The first segment is the coordinate-system-description segment and consists of text records giving coordinate-system name and descriptive parameters P_ALP, P_BET, P_GAM, XCENT, and YCENT. Note that the standard names for UTM coordinate systems are given in the form UTM_<nn>, where nn is the number for the UTM zone. Most of the Eastern US would use coordinate system UTM_17, for example.
The second segment is the grid-description segment, and consists of text records giving grid name, related coordinate-system name and descriptive parameters XORIG, YORIG, XCELL, YCELL, NCOLS, NROWS, and NTHIK. In the usual EDSS modeling situation, there will be both "dot-point" and "cross-point" grids present (these grids are topological duals in the sense that the vertices (corners) of one correspond to the cell-centers of the other. The interpretation of parameters XORIG, YORIG, XCELL, and YCELL for a dot-point and cross-point pair of grids is indicated in the accompanying diagram, available in Postscript, X bit-map, JPEG, and GIF image formats. A similar diagram showing the relationship between a cross-point grid and a general (thickened) boundary structure is also available in Postscript, X bit-map, JPEG, and GIF image formats.
Each data record in these files consists of two or three Fortran-style list-formatted lines (i.e., items are separated by either blanks or commas). Name fields are quoted strings, and appear on the first of these lines. Numeric fields are given in double precision, and occur on either the second line or the second and third (this allows you to organize the text so that it is easily viewed in a text editor without running off-screen). The records have the following organization, depending upon whether they are in the first or second segments.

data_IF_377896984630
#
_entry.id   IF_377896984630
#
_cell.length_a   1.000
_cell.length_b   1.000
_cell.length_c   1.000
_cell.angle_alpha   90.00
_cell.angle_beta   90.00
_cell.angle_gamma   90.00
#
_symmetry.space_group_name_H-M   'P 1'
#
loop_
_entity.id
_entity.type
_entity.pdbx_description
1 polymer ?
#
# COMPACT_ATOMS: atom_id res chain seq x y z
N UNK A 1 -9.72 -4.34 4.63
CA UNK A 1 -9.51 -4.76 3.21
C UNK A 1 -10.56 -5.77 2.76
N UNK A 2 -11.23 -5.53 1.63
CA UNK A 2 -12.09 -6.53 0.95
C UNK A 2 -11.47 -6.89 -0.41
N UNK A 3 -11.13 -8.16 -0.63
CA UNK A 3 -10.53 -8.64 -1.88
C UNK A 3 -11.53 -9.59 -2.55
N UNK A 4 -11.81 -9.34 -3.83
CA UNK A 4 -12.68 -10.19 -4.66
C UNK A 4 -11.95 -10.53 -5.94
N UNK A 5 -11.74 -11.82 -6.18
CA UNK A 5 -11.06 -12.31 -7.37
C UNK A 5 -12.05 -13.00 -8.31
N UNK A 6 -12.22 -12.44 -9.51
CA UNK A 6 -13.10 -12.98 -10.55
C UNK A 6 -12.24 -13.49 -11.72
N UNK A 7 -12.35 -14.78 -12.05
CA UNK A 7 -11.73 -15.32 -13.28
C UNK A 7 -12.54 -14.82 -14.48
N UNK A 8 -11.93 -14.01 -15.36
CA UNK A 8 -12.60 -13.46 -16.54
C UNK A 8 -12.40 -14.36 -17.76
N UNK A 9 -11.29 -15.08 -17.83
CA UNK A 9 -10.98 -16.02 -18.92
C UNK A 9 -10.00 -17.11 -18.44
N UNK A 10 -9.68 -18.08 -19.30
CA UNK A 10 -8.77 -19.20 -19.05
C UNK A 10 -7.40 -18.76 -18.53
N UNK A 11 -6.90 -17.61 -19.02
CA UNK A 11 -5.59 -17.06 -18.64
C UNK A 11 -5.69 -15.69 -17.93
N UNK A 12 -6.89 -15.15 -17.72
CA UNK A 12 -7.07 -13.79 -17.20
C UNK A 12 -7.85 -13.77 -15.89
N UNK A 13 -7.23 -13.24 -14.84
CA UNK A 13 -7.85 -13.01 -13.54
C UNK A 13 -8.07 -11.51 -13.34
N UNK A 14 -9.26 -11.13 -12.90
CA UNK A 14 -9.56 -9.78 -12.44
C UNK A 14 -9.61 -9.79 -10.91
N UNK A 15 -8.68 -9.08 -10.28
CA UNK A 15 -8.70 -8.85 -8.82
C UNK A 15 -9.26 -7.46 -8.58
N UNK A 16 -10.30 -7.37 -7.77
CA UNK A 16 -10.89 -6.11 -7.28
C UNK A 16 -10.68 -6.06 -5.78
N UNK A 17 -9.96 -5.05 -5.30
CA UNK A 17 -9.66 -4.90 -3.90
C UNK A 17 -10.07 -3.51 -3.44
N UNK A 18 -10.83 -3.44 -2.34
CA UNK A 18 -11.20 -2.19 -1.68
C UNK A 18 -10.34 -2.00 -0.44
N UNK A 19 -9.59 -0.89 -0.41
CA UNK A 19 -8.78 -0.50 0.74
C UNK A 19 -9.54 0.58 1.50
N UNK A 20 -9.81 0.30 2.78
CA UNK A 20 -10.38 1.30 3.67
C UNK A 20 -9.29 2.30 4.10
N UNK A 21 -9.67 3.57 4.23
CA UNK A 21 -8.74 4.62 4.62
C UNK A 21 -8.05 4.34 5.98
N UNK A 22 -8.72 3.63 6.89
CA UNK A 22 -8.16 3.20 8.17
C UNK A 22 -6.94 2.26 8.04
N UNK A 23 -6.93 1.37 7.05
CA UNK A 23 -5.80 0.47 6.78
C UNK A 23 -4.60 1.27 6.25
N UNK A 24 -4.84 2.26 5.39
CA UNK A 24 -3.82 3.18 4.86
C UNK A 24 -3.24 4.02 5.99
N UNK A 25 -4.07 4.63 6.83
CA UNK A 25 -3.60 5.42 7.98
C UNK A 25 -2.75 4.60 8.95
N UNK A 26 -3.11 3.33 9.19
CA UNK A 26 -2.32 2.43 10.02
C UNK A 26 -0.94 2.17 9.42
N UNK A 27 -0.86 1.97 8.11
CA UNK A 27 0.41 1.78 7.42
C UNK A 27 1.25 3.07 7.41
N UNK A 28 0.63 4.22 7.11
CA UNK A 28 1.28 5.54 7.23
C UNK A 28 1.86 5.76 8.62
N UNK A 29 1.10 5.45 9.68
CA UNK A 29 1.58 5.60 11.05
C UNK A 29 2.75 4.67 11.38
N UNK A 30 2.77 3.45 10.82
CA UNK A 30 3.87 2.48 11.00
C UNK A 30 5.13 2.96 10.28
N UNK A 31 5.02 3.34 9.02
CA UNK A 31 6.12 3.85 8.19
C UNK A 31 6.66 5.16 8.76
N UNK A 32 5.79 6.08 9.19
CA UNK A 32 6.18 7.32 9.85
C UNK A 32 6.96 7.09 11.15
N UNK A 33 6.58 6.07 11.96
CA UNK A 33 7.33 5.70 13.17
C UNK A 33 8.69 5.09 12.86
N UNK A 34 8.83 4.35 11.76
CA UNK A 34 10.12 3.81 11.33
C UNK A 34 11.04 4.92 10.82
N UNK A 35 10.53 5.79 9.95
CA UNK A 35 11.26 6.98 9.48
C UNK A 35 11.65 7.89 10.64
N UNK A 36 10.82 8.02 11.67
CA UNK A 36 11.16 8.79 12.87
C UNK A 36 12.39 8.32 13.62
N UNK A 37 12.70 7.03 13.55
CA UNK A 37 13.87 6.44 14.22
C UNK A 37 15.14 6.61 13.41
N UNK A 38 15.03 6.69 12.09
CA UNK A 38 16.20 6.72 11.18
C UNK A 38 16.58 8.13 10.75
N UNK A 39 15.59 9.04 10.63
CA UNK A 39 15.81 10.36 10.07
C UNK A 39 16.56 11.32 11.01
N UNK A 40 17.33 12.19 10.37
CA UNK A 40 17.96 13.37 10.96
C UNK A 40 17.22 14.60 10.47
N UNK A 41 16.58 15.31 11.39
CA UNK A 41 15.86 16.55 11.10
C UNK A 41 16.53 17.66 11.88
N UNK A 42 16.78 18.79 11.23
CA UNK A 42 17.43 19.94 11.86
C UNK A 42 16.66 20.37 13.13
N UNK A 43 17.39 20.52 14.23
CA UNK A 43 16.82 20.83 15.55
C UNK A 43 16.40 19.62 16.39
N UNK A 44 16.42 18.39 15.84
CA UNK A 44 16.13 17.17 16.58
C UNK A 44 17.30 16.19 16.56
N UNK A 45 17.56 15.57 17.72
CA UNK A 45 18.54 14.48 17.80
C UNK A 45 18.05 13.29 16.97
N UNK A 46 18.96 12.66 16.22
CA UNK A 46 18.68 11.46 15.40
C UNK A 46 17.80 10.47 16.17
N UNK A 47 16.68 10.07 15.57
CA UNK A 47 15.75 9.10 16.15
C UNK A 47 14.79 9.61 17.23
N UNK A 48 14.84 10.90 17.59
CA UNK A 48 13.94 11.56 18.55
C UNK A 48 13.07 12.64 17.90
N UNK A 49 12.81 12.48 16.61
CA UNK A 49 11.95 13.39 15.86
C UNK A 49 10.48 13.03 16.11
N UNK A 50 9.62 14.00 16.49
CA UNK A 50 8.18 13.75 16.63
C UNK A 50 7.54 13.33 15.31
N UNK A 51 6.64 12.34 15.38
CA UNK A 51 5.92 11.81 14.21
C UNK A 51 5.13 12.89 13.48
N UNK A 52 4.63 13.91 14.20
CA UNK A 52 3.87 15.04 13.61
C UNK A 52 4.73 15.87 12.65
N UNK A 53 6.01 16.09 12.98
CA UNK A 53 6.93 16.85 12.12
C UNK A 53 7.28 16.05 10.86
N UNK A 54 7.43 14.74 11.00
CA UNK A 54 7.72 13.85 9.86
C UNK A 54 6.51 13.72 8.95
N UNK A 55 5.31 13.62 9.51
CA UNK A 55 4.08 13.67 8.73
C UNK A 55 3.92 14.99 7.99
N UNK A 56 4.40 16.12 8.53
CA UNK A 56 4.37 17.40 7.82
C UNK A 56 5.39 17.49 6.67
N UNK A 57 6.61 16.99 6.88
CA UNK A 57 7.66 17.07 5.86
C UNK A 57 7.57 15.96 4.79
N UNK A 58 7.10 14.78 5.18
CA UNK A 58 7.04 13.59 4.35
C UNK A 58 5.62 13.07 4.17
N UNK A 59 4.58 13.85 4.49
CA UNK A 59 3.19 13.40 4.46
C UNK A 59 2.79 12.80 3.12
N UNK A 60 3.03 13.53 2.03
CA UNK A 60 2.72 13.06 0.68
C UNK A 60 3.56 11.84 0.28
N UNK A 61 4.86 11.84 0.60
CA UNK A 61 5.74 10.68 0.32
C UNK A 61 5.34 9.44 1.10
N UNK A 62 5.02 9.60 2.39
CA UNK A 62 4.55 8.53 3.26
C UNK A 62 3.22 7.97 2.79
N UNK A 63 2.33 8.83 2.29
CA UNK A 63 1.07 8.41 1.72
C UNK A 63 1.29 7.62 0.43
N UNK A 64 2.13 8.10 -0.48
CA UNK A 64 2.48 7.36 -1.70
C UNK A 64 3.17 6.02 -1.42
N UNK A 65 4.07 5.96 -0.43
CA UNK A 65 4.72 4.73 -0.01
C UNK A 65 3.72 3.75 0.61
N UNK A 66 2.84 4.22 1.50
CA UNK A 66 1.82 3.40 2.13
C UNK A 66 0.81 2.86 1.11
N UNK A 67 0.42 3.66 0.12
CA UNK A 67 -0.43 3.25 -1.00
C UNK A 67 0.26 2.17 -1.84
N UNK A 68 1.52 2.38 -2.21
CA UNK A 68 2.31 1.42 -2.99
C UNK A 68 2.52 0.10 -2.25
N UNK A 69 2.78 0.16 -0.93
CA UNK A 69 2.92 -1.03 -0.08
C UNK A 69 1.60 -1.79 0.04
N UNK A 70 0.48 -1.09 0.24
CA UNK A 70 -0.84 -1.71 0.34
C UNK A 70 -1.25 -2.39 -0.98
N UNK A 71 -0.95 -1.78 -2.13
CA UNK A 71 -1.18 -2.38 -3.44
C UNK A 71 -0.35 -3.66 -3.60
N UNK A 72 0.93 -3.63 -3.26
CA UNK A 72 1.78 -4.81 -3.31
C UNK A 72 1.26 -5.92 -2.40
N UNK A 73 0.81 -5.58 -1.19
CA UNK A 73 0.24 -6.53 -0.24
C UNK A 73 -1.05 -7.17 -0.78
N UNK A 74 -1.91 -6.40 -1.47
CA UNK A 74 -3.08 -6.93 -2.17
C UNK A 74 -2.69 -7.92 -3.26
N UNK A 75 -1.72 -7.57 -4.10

COORD-NAME COORDTYPE, P_ALP, P_BET, P_GAM XCENT, YCENT or COORD-NAME COORDTYPE, P_ALP, P_BET, P_GAM, XCENT, YCENT and GRID-NAME COORD-NAME, XORIG, YORIG, XCELL, YCELL NCOLS, NROWS, NTHIK or GRID-NAME COORD-NAME, XORIG, YORIG, XCELL, YCELL, NCOLS, NROWS, NTHIK
Peculiarities of this file-organization are partly due to the
characteristics of Fortran list-directed input formatting, so
that the "guts" of the
DSCGRID() routine does not have to be an elaborate
parser but may have a simple structure looking somewhat like
READ( GDEV,'(A)' ) HEADER
IF ( NAME .NE. ' ' ) THEN
At most 32 coordinate systems and 256 grids may be listed in one of these files. These files are small enough to be archived easily with a study, and have a sufficiently simple format that new ones can easily be constructed "by hand."
A sample GRIDDESC file is available, describing the main computational grids for the SMRAQ regional seasonal modeling effort (part of the Southern Oxidant Study), the OTAG study, all of the standard ROM AQM computational grids, and all of the standard Urban Airshed Model computational grids.
Logical function DSCGRID() manages access to GRIDDESC (in fact, serves as an operational definition of the GRIDDESC file format), and gets grid and coordinate system descriptive parameters COORDNAME, P_ALP, P_BET, P_GAM, XCENT, YCENT, XORIG, YORIG, XCELL, YCELL, NCOLS, NROWS, and NTHIK for the specified grid name. Returns TRUE iff the requested grid is found in the GRIDDESC file. LOGICAL ENTRY DSCOORD() of DSCGRID() gets coordinate-system descriptive parameters P_ALP, P_BET, P_GAM, XCENT, and YCENT for the specified coordinate system name (also returning TRUE iff the coordinate system is found in the GRIDDESC file).
Next Section: Grids and Coordinate Systems
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